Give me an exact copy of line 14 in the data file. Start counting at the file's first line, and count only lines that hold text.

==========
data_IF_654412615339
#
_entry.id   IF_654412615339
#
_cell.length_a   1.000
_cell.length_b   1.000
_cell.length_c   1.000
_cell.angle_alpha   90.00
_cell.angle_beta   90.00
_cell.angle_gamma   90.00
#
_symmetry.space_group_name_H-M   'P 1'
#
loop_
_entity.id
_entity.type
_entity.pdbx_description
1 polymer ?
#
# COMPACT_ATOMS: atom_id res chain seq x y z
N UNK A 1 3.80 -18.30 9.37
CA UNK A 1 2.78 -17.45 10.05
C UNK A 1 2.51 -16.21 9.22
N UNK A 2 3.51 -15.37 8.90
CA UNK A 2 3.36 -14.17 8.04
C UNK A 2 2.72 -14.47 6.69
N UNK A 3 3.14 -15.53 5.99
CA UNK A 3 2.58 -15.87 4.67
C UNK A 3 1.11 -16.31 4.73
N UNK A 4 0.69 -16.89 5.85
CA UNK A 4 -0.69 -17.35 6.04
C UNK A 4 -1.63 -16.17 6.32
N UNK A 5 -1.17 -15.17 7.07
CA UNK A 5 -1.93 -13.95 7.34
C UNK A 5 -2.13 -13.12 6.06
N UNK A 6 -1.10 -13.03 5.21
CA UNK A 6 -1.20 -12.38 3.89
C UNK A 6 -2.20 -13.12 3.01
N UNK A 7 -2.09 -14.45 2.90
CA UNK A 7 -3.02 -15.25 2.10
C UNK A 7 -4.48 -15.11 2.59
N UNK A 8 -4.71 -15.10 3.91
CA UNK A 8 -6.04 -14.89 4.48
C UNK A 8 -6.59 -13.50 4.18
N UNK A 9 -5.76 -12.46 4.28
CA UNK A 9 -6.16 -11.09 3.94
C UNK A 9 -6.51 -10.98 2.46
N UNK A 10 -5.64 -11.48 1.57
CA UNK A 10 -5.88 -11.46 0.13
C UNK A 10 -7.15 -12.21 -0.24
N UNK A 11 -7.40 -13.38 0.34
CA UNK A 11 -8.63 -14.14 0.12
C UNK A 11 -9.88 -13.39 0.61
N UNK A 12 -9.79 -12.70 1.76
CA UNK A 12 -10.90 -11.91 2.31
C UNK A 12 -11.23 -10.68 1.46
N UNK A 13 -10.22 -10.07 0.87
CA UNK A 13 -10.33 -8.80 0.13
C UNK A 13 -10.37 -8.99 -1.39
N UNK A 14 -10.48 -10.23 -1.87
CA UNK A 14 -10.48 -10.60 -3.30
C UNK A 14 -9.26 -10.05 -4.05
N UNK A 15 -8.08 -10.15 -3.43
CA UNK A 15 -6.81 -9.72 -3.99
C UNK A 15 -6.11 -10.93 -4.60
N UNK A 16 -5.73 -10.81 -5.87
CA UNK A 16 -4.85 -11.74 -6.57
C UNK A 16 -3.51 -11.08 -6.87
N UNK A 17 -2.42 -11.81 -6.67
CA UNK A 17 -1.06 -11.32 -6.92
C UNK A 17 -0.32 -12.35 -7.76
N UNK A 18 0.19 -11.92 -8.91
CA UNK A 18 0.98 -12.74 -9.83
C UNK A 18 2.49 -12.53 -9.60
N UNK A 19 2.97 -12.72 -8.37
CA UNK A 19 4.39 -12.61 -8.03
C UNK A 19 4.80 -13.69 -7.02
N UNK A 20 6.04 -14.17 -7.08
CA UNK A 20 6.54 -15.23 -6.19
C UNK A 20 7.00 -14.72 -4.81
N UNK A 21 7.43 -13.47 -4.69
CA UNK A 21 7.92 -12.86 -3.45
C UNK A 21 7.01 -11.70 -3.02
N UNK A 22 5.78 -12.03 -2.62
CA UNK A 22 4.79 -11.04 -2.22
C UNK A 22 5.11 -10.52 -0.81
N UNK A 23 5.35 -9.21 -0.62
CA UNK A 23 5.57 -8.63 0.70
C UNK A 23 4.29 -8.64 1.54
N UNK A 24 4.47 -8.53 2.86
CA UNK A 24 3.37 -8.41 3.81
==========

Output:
loop_